That's been a common headline throughout the past month, as NR prices have climbed well past the $5-per-kilogram mark—to $6.05 in Tokyo on Feb. 7. With NR supply short and demand high, they show every sign of going higher.
The cause—a perfect storm in the NR world, a combination of soaring demand, weather woes, currency fluctuations and the slow pace of replanting and maturation of the Hevea brasiliensis tree.
NR prices have rocketed upward on various commodity exchanges. On the Singapore Commodity Exchange, Rubber Smoked Sheets 3 reached $5.70 per kilo for March delivery in Singapore Jan. 20, while Technically Specified Rubber 20 rose to $5.47 per kilogram.
Standard Indonesian Rubber 20, the natural rubber grade used most often by U.S. tire manufacturers, stood at $2.51 per pound at the port of origin Jan. 20, a full 10 cents higher than just eight days before.
At the same time, prices of styrene-butadiene rubber, the most commonly used synthetic rubber, haven't matched the NR increases. But like NR and butadiene, SBR prices have risen.
SBR prices increased some $600 per metric ton to $3,000-$3,100 between early October and January, according to ICIS, an online chemical and synthetic rubber information service.
The NR situation
There is no real end in sight for skyrocketing NR prices, according to various participants in the field.
“It's not going to get any better,” said a source close to the NR industry who asked to remain anonymous. “It's just an ugly world out there, and I see shortages developing.”
The Association of Natural Rubber Producing Countries, a Southeast Asian group whose members account for more than 90 percent of world NR production, projected in November that world NR supply would fall 3.8 percent in the fourth quarter of 2010.
Major supply increases from Indonesia did not make up for a massive production shortfall in Thailand caused by heavy rains and flooding in the fall of 2010, the ANRPC said in the latest edition of its newsletter, Natural Rubber Trends & Statistics.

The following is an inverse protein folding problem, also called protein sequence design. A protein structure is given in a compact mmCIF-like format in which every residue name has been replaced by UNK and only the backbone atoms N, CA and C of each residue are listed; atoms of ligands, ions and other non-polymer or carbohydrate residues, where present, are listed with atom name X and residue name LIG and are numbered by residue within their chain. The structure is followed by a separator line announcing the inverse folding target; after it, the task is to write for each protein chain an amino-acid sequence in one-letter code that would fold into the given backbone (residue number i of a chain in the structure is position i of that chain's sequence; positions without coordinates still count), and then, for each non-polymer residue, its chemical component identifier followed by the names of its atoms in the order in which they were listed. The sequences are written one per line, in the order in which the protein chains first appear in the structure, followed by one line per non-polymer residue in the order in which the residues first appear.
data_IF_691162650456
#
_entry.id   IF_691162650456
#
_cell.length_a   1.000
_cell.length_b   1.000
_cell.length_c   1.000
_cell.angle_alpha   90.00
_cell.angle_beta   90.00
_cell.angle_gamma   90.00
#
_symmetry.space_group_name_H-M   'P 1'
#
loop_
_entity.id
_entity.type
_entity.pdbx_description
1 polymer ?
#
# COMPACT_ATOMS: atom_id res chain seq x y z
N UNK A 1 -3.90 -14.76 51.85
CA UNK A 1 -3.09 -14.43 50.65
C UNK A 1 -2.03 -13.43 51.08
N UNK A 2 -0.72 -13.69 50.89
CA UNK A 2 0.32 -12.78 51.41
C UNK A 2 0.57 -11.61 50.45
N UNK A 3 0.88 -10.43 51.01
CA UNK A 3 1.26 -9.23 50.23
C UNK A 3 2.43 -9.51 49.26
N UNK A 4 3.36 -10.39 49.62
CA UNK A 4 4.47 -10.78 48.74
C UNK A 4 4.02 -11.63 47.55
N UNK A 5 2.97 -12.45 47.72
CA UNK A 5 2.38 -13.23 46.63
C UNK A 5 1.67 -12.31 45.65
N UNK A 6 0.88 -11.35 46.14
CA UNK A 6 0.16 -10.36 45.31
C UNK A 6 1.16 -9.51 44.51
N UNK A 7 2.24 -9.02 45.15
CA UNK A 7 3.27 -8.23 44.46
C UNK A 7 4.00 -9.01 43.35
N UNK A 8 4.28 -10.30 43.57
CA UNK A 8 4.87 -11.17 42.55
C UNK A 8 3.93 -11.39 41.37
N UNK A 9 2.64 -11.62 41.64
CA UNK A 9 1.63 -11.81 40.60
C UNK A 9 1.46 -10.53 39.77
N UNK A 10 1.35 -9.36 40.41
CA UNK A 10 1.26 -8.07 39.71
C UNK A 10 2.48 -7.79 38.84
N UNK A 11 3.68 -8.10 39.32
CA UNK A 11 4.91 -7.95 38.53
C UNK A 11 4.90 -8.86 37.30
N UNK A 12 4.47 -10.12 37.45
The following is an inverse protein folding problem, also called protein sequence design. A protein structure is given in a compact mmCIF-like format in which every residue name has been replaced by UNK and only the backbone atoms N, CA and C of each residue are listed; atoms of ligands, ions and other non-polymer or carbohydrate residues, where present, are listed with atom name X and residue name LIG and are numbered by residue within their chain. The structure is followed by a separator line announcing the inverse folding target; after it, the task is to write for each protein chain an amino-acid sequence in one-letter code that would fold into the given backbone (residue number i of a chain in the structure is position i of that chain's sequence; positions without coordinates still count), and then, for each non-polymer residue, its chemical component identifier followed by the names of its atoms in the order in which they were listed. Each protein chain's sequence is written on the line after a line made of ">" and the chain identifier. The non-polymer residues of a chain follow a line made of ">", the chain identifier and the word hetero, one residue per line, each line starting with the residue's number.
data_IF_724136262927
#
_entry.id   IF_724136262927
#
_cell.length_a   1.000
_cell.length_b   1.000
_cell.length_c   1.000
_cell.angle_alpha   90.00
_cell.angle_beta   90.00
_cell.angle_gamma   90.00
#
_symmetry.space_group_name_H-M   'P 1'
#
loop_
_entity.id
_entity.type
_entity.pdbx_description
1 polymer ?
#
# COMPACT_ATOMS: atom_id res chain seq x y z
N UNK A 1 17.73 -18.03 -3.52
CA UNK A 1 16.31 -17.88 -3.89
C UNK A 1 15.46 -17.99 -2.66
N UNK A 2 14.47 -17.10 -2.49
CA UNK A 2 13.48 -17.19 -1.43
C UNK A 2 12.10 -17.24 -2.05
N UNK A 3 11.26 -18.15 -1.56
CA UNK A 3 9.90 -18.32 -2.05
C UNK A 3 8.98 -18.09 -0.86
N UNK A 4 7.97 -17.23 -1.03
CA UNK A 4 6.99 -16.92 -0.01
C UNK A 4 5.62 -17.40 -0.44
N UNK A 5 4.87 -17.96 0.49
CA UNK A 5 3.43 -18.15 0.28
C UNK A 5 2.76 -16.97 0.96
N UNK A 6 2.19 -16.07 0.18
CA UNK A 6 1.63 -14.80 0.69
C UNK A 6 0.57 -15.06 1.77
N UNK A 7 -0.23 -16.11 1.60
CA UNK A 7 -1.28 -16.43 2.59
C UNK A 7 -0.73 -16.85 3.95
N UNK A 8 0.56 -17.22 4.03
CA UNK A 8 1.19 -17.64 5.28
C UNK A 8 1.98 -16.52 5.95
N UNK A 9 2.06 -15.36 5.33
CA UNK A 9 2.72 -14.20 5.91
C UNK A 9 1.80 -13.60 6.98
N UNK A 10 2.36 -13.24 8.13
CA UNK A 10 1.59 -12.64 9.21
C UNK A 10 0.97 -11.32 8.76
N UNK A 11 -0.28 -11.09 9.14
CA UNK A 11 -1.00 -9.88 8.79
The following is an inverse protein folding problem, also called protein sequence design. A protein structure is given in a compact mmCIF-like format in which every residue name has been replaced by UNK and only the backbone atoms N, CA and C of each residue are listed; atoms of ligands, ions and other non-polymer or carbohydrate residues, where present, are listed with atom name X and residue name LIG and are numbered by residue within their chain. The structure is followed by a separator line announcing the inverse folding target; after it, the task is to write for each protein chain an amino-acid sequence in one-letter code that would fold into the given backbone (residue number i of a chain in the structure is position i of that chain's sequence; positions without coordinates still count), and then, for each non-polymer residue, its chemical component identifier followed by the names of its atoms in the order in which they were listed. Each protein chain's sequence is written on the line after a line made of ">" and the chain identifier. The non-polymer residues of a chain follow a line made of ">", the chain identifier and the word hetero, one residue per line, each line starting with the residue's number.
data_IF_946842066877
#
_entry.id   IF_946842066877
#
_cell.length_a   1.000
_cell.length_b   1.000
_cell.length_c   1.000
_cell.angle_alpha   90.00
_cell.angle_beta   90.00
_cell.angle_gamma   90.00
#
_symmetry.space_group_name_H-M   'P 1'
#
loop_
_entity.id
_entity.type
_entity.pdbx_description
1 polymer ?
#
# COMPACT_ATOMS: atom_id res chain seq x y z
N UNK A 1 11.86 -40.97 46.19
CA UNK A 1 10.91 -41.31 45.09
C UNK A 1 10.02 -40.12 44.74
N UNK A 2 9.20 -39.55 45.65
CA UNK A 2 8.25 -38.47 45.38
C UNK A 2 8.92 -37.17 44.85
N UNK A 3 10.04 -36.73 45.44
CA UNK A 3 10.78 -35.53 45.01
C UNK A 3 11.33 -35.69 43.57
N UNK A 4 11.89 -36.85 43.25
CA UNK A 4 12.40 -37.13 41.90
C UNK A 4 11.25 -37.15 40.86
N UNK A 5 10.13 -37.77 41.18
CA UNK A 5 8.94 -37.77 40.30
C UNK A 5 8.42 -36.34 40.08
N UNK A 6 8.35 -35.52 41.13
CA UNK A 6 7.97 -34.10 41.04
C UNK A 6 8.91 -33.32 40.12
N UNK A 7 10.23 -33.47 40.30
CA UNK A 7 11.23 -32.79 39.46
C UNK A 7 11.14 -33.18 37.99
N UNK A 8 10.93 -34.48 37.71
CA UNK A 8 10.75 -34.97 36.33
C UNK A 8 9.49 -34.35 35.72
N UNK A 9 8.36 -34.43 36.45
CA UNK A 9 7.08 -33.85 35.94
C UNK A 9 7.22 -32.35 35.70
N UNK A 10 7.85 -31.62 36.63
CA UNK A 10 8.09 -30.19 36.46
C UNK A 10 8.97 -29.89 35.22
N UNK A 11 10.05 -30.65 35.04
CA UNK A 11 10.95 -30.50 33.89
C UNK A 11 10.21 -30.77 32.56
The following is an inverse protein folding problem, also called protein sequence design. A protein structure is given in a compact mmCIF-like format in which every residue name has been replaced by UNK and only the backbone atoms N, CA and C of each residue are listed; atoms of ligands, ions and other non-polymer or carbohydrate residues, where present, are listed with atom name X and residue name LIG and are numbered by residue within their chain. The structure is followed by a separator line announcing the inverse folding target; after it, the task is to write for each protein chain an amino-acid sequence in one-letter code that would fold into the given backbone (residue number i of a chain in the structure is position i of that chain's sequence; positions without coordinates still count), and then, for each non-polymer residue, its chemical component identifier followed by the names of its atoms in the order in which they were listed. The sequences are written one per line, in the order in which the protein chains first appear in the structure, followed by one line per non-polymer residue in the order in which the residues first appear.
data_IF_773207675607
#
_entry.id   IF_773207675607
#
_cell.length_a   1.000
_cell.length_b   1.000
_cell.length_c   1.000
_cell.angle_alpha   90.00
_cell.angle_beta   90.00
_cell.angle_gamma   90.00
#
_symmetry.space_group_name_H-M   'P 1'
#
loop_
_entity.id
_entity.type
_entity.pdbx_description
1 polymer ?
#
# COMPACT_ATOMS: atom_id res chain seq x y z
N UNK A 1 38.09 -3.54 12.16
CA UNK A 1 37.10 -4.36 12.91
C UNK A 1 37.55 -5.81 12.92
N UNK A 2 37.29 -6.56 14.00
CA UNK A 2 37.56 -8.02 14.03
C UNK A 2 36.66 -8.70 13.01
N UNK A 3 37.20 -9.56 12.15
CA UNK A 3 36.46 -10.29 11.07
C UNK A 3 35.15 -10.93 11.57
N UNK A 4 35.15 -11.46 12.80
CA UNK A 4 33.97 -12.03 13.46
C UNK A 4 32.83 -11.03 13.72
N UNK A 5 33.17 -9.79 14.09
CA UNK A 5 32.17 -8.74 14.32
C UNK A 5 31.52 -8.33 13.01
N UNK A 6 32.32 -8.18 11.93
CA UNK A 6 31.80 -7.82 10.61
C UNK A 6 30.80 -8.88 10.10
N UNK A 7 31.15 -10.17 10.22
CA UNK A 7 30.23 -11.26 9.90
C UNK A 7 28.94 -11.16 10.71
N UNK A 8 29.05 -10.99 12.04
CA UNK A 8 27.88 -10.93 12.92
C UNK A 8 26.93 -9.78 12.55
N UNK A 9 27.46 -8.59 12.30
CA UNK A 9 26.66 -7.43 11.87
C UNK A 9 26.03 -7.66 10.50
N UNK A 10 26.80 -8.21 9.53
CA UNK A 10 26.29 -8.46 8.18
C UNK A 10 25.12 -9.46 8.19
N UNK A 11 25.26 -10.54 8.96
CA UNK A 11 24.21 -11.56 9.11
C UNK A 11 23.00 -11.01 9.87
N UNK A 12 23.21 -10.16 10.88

The Rubber Research Institute of Thai- land estimated that about 45,000 acres of Hevea trees had been flooded and another 39,000 acres damaged by heavy winds, the ANRPC said.
This caused not only short-term supply issues because of harvest disruptions, but also long-term problems because of tree damage that could reduce Thailand's NR production by 30,000 metric tons annually, the association said.
Meanwhile, NR imports into China were expected to increase 21 percent during that quarter.
High prices and low supply in the NR market seem likely to continue for some time, according to the Rubber Economist Ltd., a rubber economics website with offices in Bangkok and London.
“The fact that short-term factors such as currency movements and weather can cause such a sharp increase or decrease in rubber prices points to a serious tightness in the market,” a spokes-man for the Rubber Economist said in an e-mail.
“In the long term, there is a general belief that there will be a structural surplus for many commodities, but not for NR,” the spokesman said. Rapid growth in Asia is more than making up for saturation of demand in the West, it said, while increasing production costs will influence NR-producing countries to slow down their replanting and harvesting efforts.
The SBR situation